Does split_at require let?


#1

I am trying to write code that repeatedly splits a slice into smaller pieces based on the data in the splice, as below:

fn my_fn(data: &'a [u8]) -> ... { // say data is 100 bytes long
    let (foo, data) = data.split_at(4); // now the last 96 bytes alone are in data
    let (bar, data) = data.split_at(2); // now data has 94 bytes, etc. 
    if some_cond(foo, bar) {
          let (baz, data) = data.split_at(6);
          // ... use baz ...
    }
    data // return what's left of the original slice named data
}

The above is not right, because the let essentially re-declares the variable data. So, rustc correctly points out that the variable data inside the some_cond check is not being used. However, when I remove the ‘let’, I get the error:

left-hand of expression not valid

The usage examples of split_at invariably use ‘let’.

I am getting around this by doing:

let mut data = data;
if some_cond(foo, bar) {
   let (baz, data1) = data.split_at(6);
   data = data1;
   // ... use baz ... 
}

This seems clunky. Is there a better way?


#2

You can create helper trait.

trait Bite<'a> {
    fn bite(&mut self, len: usize) -> &'a [u8];
}

impl<'a> Bite<'a> for &'a [u8] {
    fn bite(&mut self, len: usize) -> &'a [u8] {
        let (ret, rest) = self.split_at(len);
        *self = rest;
        ret
    }
}

Then your code becomes

fn my_fn(mut data: &[u8]) -> &[u8] { // say data is 100 bytes long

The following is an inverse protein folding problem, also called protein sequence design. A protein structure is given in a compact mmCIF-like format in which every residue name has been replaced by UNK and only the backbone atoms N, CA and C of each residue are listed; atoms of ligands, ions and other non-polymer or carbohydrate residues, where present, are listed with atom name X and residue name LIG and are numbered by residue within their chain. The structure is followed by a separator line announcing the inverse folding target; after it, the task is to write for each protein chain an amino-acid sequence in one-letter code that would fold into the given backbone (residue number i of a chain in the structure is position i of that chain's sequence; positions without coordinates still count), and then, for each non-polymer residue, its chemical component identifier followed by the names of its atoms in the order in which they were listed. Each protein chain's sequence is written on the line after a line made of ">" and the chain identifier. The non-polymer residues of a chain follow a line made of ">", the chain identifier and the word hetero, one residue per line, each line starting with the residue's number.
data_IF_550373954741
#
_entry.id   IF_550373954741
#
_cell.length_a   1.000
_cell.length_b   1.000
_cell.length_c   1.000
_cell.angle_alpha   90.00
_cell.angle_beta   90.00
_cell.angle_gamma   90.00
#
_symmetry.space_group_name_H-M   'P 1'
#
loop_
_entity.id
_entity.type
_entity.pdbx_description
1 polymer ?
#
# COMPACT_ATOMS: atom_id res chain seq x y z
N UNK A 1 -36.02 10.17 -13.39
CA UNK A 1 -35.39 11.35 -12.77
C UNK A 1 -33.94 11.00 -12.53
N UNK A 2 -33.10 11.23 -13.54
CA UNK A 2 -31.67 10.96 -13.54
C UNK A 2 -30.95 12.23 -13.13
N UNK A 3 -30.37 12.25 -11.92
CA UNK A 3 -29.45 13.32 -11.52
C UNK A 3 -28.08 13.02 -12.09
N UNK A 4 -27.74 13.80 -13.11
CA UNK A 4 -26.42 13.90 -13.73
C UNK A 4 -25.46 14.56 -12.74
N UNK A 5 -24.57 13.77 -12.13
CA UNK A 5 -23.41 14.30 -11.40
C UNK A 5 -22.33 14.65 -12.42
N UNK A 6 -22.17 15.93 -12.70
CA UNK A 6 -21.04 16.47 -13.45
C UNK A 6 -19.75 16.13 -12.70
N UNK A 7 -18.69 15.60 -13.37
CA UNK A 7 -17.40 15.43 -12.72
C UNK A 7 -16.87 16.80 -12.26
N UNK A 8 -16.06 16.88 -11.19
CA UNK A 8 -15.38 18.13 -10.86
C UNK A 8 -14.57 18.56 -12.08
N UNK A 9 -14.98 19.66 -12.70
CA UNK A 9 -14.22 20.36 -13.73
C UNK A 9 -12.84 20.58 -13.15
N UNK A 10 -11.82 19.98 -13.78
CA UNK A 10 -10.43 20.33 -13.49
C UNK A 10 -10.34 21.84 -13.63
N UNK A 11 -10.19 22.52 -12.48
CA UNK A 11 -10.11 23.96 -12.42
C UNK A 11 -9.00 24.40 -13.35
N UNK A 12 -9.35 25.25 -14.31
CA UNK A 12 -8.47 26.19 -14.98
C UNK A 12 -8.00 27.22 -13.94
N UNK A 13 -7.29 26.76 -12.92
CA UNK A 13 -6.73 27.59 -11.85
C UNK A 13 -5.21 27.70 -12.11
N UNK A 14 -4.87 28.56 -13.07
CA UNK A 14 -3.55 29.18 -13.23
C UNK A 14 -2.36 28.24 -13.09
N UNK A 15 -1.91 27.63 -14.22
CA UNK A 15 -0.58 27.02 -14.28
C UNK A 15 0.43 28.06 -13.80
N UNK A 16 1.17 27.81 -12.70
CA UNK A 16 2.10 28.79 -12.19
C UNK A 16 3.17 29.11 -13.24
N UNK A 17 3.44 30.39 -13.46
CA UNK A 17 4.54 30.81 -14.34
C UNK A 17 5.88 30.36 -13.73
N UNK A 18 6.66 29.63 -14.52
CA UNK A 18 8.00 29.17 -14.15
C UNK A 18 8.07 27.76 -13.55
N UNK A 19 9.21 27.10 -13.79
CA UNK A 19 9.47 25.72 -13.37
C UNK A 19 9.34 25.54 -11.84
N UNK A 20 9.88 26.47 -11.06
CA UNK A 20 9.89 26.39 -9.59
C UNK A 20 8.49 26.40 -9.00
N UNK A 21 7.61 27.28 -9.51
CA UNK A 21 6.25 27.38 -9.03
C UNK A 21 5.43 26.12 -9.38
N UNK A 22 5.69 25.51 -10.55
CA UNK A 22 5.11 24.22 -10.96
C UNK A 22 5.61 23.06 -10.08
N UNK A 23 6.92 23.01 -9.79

let foo = data.bite(4); // now the last 96 bytes alone are in data
    let bar = data.bite(2); // now data has 94 bytes, etc. 
    if some_cond(foo, bar) {
          let baz = data.bite(6);
          println!("{:?}", baz);
    }
    data // return what's left of the original slice named data
}

Playground


#3

Good idea. Thanks, will try.


#4

You should be able to write

let (foo, _) = data.split_at(6);

#5

In fact, that already exists in the standard library, more or less, in the form of impl<'a> Read for &'a [u8]. (see Read)


#6

Yes. However there’s runtime overhead and additional complexity when dealing with Results. Of course, which is better depends on the task.


#7

After some fun with the borrow checker and lifetimes, I went back to basics and tried this out by itself in the playground.

It fails because the original buffer does not get chopped. The “*self = rest” should have done that but does not, for some reason. The code is:

   let buf: Vec<u8> = vec![0x02, 0x04, 0x06, 0x08];
   let chunk = buf.as_slice().bite(2);
   println!("chunk: {:?} buf: {:?}", chunk, buf);

First, it is surprising that it compiles because buf is immutable and as_slice() returns an immutable slice, whereas bite() expects a mutable one.

Secondly, the output I actually see is:

rest: [6, 8]
chunk: [2, 4] buf: [2, 4, 6, 8]

which clearly shows that buf has not been modified.

Making buf mutable does not change the outcome.

Thanks in advance.


#8

You are biting from temporary slice created by as_slice, buf is not affected. You need to create a variable for a slice to bite from. gist